AUGUSTA, Maine — Gavin Gabrion has been addicted to heroin “on and off for years and years.”
At 32, he’s tried three times to kick it, he said Thursday at his home in downtown Augusta.
“I’ve done the cold turkey way, which is difficult and hard to maintain,” he said. The second time, “I went to a methadone clinic for a brief period of time, which I didn’t like at all for a variety of reasons.”
But about four months ago, a physician at Protea Integrated Health and Wellness, who was helping him manage symptoms of bipolar disorder and schizoaffective disorder, convinced him to try again. The physician prescribed Suboxone, a type of medication-assisted treatment that, with weekly group and individual therapy, has helped Gabrion stay clean.
Several times each week, Gabrion, like many of the organization’s 350 other clients, would visit the Protea office on Water Street in Hallowell, provide a urine sample to show he hadn’t used heroin, and pick up several days’ worth of Suboxone. Gabrion also attended therapy sessions at Protea and received prescriptions for the mood stabilizer lithium and an antidepressant.
“Having someone look over your shoulder isn’t an experience I usually dig, but for this sort of thing, it’s helpful,” he said. “I don’t need anyone to follow me around or hold my hand, but at the same time, knowing someone is going to be checking on you — that level of structure [is helpful]. I feel like I‘m doing really good on my own with medications. I’ve been really good about not missing a dose.”
A ‘house on fire’
Two weeks ago, the physician told Gabrion that Protea would close that Friday, Sept. 30. To make matters worse, he said most of the Protea staff stopped showing up for work in the next few days. The Bangor Daily News was unable to locate former Protea employees, and state officials also did not offer an explanation for the abrupt closing.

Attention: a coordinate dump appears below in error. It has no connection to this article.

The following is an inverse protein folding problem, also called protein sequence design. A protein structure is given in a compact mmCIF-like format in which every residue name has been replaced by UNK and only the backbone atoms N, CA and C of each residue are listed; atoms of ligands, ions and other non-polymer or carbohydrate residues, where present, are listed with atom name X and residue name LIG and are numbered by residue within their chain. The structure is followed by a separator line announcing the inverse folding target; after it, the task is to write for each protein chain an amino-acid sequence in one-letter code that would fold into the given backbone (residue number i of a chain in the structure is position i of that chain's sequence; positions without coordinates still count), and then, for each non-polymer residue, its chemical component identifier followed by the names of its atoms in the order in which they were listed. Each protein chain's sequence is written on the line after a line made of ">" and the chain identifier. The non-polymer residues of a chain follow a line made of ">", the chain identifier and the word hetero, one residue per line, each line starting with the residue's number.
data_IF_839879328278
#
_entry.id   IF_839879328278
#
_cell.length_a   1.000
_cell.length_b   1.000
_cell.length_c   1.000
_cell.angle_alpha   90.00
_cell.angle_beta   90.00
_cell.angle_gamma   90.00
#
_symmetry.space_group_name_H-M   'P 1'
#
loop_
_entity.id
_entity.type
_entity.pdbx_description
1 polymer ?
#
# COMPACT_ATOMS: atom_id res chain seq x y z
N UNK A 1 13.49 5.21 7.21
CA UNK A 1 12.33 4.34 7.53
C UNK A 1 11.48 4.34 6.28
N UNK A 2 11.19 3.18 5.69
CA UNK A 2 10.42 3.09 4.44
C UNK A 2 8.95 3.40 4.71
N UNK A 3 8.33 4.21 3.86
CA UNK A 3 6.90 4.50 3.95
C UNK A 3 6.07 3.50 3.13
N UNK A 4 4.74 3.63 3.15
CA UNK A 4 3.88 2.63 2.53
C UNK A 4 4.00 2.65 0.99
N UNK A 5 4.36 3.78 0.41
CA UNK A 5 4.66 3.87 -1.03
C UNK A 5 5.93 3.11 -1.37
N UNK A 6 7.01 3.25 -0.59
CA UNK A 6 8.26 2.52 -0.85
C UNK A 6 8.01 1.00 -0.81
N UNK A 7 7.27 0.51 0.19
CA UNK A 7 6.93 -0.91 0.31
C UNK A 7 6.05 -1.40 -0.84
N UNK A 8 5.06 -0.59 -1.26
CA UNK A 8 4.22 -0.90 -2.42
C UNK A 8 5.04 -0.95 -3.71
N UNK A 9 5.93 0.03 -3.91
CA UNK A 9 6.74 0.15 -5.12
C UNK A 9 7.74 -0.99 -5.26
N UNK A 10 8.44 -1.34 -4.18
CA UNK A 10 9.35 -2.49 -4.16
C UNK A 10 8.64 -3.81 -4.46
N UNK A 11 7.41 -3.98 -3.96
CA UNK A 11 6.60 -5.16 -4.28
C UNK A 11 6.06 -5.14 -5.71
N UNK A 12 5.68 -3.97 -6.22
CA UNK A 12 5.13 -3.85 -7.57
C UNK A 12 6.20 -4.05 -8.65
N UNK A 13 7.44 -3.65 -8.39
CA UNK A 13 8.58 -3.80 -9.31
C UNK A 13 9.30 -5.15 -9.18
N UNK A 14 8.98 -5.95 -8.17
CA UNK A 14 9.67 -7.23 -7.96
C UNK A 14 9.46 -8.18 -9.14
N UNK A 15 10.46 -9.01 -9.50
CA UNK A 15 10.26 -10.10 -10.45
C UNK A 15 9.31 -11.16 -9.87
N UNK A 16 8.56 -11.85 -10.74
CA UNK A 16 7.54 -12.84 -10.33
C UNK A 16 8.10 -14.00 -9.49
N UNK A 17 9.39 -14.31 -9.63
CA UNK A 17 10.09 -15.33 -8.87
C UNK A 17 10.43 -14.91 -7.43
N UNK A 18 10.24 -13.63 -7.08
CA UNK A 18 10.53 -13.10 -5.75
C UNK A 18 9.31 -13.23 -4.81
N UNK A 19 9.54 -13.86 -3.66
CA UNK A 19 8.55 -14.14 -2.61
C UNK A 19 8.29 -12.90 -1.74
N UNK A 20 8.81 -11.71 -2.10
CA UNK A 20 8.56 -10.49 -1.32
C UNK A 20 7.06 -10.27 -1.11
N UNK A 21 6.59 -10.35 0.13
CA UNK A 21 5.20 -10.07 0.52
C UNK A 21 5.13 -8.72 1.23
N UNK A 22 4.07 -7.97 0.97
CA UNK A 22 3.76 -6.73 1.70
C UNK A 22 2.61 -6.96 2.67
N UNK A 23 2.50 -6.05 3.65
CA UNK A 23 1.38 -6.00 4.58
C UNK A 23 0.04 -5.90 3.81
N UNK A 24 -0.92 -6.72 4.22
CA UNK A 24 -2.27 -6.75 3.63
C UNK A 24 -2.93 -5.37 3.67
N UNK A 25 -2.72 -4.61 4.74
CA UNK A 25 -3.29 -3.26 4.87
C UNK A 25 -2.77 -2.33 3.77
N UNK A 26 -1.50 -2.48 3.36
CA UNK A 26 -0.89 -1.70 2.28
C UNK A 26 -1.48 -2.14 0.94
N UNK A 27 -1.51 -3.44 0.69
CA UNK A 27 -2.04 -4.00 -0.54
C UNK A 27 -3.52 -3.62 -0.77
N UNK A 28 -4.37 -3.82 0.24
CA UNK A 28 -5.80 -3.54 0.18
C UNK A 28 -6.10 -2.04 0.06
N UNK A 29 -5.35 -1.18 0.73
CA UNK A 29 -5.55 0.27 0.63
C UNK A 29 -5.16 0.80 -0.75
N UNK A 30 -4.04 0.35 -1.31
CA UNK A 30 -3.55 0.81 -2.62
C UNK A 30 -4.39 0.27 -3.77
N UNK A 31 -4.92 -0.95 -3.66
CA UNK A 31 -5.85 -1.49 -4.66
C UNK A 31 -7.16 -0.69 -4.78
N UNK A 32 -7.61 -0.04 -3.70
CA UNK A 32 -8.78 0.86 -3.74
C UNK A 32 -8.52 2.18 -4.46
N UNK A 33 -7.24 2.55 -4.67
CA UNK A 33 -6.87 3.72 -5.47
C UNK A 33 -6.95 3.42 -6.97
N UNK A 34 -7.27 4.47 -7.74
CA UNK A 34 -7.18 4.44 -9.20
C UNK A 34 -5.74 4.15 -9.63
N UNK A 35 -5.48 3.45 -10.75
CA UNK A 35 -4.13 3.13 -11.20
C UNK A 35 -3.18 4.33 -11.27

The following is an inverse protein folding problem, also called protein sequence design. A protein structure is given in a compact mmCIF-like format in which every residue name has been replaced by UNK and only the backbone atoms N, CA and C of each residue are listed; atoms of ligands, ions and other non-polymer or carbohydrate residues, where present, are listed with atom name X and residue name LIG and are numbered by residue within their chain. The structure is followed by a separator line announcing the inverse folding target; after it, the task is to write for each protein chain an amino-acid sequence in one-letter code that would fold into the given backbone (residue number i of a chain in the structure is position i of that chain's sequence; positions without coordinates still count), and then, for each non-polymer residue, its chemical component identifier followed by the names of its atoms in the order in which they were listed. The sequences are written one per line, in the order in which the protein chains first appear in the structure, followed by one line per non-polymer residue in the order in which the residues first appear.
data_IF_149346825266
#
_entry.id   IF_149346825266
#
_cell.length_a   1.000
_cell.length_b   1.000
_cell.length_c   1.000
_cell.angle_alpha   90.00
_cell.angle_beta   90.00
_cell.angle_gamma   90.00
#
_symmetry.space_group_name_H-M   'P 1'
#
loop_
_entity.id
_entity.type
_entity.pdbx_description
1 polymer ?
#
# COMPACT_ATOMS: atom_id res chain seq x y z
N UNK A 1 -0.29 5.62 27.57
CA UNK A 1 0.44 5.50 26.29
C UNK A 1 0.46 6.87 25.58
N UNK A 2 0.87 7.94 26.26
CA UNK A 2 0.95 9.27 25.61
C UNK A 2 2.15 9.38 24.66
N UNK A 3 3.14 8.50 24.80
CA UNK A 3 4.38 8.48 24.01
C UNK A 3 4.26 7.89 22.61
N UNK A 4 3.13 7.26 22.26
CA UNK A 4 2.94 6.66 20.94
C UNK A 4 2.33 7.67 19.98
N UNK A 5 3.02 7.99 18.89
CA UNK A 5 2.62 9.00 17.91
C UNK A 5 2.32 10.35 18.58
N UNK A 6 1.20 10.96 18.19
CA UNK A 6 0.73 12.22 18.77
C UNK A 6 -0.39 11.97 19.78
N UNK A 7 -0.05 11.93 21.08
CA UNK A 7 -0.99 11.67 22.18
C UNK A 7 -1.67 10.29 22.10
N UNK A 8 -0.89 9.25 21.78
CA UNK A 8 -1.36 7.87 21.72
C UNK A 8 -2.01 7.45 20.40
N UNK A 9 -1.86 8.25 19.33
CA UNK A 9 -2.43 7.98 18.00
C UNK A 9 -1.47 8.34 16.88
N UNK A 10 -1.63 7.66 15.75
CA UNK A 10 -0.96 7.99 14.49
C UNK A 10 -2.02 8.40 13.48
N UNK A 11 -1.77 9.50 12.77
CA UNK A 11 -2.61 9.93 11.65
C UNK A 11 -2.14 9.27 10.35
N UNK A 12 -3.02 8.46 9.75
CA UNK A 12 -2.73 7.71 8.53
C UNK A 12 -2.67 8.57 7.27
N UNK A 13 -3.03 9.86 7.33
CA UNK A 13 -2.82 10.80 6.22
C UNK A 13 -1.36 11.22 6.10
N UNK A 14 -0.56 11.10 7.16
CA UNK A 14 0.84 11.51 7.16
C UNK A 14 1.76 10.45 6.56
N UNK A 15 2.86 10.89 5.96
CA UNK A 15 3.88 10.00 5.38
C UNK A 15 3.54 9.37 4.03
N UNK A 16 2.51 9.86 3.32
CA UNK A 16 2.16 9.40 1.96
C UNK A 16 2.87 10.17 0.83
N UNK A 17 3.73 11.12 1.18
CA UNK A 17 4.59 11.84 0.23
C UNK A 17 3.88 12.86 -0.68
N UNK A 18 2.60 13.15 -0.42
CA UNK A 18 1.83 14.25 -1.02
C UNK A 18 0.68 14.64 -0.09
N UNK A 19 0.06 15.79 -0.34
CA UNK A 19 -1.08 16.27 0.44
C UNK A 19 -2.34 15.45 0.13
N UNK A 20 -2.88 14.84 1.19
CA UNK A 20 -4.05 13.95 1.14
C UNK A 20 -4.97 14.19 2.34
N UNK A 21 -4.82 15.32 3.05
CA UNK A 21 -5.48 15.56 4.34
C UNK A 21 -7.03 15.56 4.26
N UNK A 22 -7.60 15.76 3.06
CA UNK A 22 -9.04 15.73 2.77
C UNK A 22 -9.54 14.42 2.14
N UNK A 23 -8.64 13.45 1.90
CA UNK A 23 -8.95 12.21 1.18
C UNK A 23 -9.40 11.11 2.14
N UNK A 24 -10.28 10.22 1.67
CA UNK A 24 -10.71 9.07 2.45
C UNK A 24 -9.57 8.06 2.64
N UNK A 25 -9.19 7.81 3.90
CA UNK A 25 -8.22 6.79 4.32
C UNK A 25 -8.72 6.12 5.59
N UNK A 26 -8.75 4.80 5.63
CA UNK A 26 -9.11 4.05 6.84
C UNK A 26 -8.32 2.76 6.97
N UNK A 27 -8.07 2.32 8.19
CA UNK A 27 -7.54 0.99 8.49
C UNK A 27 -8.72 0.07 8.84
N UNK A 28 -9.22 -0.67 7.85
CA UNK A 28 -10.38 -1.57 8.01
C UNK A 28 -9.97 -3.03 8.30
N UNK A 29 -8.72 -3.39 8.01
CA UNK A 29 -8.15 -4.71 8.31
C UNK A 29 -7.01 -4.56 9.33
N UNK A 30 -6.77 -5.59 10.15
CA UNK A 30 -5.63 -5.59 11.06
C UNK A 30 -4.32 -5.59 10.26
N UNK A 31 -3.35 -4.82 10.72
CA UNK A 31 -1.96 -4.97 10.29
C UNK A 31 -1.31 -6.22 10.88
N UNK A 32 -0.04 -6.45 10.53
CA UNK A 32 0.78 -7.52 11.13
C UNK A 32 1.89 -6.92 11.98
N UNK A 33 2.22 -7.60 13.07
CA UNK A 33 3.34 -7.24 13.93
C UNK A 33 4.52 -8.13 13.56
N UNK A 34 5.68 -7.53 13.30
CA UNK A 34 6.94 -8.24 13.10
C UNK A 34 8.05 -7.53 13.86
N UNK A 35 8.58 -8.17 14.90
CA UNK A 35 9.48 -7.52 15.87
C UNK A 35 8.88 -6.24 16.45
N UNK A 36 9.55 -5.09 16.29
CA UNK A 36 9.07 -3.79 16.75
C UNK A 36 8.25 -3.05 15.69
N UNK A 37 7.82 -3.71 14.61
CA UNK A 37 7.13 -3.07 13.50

That Friday, when Gabrion returned to the clinic to pick up the month’s worth of medication and prescriptions his provider had promised him to get him through until he found a new doctor, the office “was like a house on fire,” he said.
Only two employees were present, and they were “utterly overwhelmed” by the number of clients seeking prescriptions. They didn’t know where to find clients’ files, he said.
“It was awfully nice [of them to work], but at the same time, it was still not enough people to keep up with the overwhelming number of clients coming in and on the phone,” Gabrion said. “I ended up giving the one girl I knew my prescription bottle and having her count the strips inside. … She promised she would do it, but I guess I got lost in the mix. Friday after 5 [p.m.], after they closed, it was just over. I was pretty stressed out about that.”
He went home without Suboxone — but also without prescriptions for the lithium and the antidepressant that have kept his mood stable for nearly a year.
The following day, Gabrion’s mother contacted the former Protea prescriber at his private practice, and the physician called Gabrion within 20 minutes, he said, to “convey his deepest apologies” and make arrangements to get Gabrion the medication he’d need for the next month.
He’s spent the days since then searching for another practitioner to provide his Suboxone and his psychiatric medication. He had one in mind, but the doctor hadn’t called back as of Tuesday afternoon.